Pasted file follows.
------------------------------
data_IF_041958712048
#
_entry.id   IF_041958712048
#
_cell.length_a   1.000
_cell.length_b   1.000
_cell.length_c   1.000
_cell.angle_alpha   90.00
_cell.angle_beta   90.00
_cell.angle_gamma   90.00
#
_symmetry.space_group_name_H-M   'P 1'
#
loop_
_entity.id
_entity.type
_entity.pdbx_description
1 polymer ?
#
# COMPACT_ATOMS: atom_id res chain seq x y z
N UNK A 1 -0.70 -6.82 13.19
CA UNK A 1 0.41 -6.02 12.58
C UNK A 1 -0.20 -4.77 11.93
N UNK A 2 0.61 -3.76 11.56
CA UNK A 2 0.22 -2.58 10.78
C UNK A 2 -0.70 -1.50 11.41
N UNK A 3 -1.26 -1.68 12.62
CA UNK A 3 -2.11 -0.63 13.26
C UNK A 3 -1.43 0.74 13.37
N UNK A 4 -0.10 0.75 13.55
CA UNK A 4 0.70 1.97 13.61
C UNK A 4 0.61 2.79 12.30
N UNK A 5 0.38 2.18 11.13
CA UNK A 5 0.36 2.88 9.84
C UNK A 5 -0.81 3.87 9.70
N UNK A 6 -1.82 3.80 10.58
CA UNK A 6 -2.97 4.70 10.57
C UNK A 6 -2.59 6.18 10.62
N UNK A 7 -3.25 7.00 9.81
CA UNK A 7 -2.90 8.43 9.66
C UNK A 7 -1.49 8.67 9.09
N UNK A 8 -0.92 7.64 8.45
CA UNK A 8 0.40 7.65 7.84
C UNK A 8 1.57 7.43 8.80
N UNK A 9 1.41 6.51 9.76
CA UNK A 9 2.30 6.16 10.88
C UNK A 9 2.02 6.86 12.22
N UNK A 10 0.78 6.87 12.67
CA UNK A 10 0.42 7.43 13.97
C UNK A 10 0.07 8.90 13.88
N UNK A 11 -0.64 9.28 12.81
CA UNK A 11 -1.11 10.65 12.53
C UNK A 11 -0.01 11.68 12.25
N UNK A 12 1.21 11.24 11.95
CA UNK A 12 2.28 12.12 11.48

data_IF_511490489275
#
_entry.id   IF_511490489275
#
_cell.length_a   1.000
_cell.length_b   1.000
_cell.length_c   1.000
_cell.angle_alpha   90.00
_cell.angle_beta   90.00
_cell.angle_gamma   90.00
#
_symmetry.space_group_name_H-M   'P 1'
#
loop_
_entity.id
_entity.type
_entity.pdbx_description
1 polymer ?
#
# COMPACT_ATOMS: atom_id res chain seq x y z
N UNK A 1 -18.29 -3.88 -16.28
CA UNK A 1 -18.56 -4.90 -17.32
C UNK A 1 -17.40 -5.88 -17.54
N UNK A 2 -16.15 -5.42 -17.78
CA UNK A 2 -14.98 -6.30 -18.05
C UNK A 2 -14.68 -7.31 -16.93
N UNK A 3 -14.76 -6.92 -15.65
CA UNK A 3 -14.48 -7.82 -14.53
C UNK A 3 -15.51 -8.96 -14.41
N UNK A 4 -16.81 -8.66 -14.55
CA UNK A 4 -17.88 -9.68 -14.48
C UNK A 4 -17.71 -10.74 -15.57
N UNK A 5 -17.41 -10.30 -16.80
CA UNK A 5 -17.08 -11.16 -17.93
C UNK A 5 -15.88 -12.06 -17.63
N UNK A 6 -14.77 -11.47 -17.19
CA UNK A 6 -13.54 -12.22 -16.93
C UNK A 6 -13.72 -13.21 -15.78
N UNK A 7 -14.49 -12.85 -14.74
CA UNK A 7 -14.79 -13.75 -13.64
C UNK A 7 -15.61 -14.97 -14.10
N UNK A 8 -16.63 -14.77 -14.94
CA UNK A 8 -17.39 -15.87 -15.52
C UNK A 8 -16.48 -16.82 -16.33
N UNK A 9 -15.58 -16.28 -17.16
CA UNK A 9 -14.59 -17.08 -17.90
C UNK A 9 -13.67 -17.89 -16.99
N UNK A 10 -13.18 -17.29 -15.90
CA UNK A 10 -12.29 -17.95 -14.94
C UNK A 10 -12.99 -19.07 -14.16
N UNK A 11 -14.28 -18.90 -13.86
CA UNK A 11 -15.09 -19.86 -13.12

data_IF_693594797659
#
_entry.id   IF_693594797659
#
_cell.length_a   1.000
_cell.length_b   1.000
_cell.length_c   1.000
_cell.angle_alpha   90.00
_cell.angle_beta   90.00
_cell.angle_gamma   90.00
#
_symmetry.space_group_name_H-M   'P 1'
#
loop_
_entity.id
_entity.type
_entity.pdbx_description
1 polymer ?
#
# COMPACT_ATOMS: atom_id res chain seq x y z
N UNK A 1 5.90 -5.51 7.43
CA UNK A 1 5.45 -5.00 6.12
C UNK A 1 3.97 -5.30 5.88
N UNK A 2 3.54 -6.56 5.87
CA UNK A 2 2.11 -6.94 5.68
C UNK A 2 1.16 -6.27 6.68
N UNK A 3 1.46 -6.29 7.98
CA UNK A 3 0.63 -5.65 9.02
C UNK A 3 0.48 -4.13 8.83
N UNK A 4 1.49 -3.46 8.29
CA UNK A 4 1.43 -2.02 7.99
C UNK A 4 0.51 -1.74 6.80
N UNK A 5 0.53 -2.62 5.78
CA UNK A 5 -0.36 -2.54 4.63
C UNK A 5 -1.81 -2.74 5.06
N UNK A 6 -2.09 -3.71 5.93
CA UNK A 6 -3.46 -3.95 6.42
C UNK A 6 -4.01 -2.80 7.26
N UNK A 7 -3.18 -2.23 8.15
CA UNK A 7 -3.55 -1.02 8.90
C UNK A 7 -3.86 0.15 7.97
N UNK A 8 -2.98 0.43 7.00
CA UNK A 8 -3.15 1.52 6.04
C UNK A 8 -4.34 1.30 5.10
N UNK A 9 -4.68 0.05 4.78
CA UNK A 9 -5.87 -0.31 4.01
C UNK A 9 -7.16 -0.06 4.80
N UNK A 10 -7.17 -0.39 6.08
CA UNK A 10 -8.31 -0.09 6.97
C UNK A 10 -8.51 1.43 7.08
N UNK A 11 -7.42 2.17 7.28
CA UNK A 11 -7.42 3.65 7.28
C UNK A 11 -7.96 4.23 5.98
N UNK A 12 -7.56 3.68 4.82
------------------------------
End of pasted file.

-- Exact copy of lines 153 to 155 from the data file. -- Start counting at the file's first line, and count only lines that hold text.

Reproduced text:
CA UNK A 9 -5.87 -0.31 4.01
C UNK A 9 -7.16 -0.06 4.80
N UNK A 10 -7.17 -0.39 6.08